What are the Dos' and Don'ts when driving across the Canadian Border?
Replies: 33 - Last Post: Jan 26, 2013 7:12 AM Last Post By: stufried
Jan 17, 2013 12:14 AM
What are the Dos' and Don'ts when driving across the Canadian Border?This upcoming Spring I will be crossing the Border going into Canada from Montana but I do not want any surprises when I get to the border. I will be traveling with two young children and a husband so I want to make sure it is a quick cross with no issues but do not want to do the wrong thing when going through the security check. I also want to make sure everything we need or need to do is ready to go.
What are the Do's and Don'ts? Example should we not bring any particular item(s) or should we have a particular document out and ready to show?
Jan 17, 2013 2:16 AM
1Just the obvious stuff -- no weapons, drugs etc. You're allowed to bring in a certain about of liquor but you should double check the limit. What forms you need depends on where you're from. You should double check about visas based on your home country. You will definitely all need passports though, and will probably have to fill out a form answering a few questions. There are limits to how much in purchased goods you can bring into Canada duty-free depending on how long you've been in the US. It's a good idea to hold on to receipts for anything you buy in the US in case they hassle you about the stuff you're bringing in. Also, it goes without saying, but don't make any stupid jokes at the border -- US border control doesn't take stuff like that very lightly.
Jan 17, 2013 4:42 AM
Jan 17, 2013 5:22 AM
5If you have hubby present,passports,auto documents and cash or credit cards to demonstrate funds available...You should sail right through...If your from Montana you do not need to be told, to dress warm ... carracar
Jan 17, 2013 5:48 AM
6If you have automobile insurance from a U.S. company, ask them for a free "yellow card" (Canadian Non-Resident Inter-Province Motor Vehicle Liability Insurance Card) documenting that your insurance covers you in Canada. If you don't, but you are renting a car from the U.S., ask the rental company if a "yellow card" comes with the vehicle.
Jan 17, 2013 7:24 AM
7Are your children included on your passports? You might suggest to your young children that they be quiet unless directly questioned by the guards. Not to scare them but to indicate they are having a special experience.
Since you are thinking ahead, take a look at what is required to re-enter the United States. The more severe border attitudes of the last decade have been generated by your homeland-security policies which Canada has followed. My experiences in general have been routine but can't be generalized from my big-city crossings to relatively remote outposts on the Prairies. For instance, at busy inspection stations it is only a small fraction of travellers who are sent to secondary inspection to fill out forms.
Jan 17, 2013 7:52 AM
8If either of you have an impaired driving conviction, that can be a problem. Canada views these much more seriously than the US does, and - depending on how recent your conviction was and what your track record has been since then - you may be ruled criminally inadmissible and turned back. If this applies to either of you, best to check with a Canadian embassy or consulate on how to clear this up BEFORE you try to cross into Canada.
Don't lie or "forget" about any prior convictions - cooperation between Canada and the US is very close and the border services officer may have access to your US criminal record.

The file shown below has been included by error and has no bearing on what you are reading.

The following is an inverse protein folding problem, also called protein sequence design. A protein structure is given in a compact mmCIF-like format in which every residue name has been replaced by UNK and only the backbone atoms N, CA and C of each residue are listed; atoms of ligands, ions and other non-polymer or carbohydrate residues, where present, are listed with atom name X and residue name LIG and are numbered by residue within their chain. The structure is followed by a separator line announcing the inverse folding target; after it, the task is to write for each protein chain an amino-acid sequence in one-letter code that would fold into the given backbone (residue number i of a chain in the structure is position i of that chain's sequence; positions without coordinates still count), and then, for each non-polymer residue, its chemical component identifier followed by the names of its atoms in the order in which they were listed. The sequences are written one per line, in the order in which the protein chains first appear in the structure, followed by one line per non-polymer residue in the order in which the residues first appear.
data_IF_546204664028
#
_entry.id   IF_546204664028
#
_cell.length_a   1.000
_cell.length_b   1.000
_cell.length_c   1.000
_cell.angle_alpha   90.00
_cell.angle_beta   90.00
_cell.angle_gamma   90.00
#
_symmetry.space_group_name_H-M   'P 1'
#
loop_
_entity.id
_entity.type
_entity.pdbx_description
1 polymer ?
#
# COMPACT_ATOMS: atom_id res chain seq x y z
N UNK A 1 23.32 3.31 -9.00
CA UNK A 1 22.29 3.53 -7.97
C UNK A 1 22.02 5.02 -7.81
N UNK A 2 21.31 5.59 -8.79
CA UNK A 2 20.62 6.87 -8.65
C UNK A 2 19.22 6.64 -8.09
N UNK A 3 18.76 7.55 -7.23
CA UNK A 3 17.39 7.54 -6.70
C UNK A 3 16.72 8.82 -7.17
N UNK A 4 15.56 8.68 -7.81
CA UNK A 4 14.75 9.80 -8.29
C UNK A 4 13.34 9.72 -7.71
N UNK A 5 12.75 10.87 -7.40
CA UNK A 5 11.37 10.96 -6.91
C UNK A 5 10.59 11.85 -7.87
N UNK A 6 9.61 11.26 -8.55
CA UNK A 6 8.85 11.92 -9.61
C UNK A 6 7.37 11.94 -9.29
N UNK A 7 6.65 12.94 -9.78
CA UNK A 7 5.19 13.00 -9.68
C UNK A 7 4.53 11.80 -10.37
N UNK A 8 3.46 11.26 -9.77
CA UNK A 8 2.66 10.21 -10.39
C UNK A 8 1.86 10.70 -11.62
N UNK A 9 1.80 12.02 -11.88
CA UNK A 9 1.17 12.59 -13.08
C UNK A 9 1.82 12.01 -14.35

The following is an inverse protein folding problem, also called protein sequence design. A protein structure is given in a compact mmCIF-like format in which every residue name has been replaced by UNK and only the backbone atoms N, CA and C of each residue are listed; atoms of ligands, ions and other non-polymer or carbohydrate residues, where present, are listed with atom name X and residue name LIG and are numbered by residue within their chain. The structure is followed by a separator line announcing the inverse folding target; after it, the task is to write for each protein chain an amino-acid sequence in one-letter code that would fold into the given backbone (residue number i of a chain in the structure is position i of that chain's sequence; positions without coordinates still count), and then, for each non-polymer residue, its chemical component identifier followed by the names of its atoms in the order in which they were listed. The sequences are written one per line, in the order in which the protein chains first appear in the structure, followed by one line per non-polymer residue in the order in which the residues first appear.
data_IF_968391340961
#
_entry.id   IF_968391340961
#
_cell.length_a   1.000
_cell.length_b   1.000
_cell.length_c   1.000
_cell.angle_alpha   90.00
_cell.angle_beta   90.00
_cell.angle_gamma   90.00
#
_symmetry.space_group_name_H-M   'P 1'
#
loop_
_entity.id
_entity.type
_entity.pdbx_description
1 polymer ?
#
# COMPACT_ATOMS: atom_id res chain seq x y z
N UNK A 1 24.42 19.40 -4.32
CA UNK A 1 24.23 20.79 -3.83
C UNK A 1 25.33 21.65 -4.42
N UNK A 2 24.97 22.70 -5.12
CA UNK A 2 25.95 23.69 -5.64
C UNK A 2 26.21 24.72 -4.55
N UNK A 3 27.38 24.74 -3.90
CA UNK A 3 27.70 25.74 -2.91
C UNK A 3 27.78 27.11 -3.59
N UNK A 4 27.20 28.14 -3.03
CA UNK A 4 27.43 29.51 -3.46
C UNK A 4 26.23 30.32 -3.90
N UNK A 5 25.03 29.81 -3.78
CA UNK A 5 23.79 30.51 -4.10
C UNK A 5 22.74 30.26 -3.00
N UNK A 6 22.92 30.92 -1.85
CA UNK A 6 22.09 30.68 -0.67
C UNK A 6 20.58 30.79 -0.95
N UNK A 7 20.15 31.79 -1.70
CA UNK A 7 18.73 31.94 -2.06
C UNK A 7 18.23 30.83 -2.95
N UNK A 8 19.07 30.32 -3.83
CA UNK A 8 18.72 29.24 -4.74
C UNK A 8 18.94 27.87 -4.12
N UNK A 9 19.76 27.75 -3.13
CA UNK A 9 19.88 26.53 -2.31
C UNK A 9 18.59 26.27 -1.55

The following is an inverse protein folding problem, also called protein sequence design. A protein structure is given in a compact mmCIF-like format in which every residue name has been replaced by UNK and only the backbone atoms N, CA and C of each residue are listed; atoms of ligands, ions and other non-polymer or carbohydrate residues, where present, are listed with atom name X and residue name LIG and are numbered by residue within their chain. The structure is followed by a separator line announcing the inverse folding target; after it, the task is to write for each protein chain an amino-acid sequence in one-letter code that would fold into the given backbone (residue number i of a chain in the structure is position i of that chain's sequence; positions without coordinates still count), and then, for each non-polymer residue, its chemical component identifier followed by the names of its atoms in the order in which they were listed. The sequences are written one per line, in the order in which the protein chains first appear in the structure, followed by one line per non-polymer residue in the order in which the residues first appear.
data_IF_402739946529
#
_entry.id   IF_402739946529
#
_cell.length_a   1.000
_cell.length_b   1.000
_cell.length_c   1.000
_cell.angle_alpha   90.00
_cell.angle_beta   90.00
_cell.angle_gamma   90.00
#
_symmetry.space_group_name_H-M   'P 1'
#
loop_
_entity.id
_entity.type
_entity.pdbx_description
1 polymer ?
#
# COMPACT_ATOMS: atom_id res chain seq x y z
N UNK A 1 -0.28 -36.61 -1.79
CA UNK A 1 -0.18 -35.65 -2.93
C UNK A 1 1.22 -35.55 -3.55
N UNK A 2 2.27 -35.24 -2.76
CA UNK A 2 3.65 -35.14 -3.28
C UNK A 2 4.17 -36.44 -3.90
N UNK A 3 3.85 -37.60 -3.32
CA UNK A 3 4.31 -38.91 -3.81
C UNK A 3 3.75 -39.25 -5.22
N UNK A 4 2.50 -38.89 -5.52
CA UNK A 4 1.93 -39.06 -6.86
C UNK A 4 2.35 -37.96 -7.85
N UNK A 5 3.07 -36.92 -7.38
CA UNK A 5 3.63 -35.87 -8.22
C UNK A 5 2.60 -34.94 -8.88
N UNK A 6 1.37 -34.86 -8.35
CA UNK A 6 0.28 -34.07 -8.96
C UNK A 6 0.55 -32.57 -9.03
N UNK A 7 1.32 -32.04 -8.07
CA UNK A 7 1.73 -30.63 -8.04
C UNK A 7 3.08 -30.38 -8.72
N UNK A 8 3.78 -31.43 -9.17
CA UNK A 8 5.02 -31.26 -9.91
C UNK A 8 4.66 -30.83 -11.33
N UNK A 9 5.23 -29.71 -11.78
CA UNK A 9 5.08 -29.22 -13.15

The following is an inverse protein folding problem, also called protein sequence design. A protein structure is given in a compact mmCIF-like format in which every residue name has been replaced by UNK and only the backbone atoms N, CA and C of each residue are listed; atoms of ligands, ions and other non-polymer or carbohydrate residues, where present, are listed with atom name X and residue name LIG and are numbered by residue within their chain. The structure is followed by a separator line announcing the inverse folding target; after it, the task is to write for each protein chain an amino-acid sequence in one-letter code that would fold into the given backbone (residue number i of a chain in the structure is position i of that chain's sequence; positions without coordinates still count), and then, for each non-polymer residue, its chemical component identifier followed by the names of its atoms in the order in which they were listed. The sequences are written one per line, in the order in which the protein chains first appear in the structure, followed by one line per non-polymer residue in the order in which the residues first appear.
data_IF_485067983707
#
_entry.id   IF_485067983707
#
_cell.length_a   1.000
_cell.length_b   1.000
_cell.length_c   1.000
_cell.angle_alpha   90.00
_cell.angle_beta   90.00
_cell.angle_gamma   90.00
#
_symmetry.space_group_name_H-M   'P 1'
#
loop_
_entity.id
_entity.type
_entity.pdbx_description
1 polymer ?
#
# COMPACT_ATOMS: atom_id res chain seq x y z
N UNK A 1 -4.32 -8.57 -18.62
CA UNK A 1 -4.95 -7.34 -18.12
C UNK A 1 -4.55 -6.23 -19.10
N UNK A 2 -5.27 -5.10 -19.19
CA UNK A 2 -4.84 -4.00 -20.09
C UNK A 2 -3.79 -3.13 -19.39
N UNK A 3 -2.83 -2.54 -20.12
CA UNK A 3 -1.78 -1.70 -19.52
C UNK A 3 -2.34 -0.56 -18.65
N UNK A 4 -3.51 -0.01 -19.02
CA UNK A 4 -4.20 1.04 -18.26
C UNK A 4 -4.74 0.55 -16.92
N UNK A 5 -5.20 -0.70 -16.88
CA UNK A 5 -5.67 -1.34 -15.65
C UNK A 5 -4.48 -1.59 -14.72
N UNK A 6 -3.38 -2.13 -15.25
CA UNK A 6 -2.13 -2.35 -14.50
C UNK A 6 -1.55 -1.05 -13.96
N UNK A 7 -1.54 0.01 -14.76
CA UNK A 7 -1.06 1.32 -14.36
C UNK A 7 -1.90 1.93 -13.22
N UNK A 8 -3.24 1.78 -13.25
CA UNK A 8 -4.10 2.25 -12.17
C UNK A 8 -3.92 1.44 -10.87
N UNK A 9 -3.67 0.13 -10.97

Jan 17, 2013 11:35 AM
9Thank You everyone for the helpful tips, this is all great tips and of course common sense but I would have never thought about not bringing in meat, I was going to pack up some of our elk meat to bring to some friends. So I will not bring that!
carracar: I would have never thought to bring documents to prove funds available? Why is this required?
nrclibn: I did not know this about insurance, I will give my insurance company a call and ask for the "yellow card" what happens if a person goes to Canada without a Yellowcard?
ref_traveller : And yes I from America, but I am Italian.
country_wife : With the impaired driving, I am just wondering (neither of us have one) but if someone does have one and they are only the passenger are they still not allowed through the border?
Jan 17, 2013 12:34 PM
10Canada will want some assurance that you and brood will not become a burden on the somewhat healthier national economy...Canadian law and it's enforcement... carracar
Jan 17, 2013 12:42 PM
Jan 17, 2013 1:05 PM
Jan 17, 2013 1:30 PM
13#7 I have found in too many border crossings to remember in the past 60+ yrs that the US has always been less hassle & border officers much more accommodating & friendlier than their Canadian counterparts, especially since the name was changed to CBSA with their Fascist tendencies towards returning Canadians.
OP only answer questions asked, do not volunteer extra info & be prepared for the grumpiest people on the planet, a requirement for any Canuck civil servant dealing with the public.
Jan 17, 2013 1:46 PM
14I have probably crossed the border 300 times (I live 20 minutes away from Canada) and I have never, ever been asked anything about funds (even at 18 and 19). Of course they could, but they don't. They do ask about guns, drugs, etc (never have any) and not only meat but fruits and vegetables. They ask about cigarettes and alcohol.
I also haven't ever used a yellow card or even heard it mentioned. Your US insurance does cover you.
As far as the impaired driving, it is not just the driver but the fact that you have it that is the problem. You can get waivers for this, but generally people with them need to speak to a lawyer because you can't normally get them at the border.
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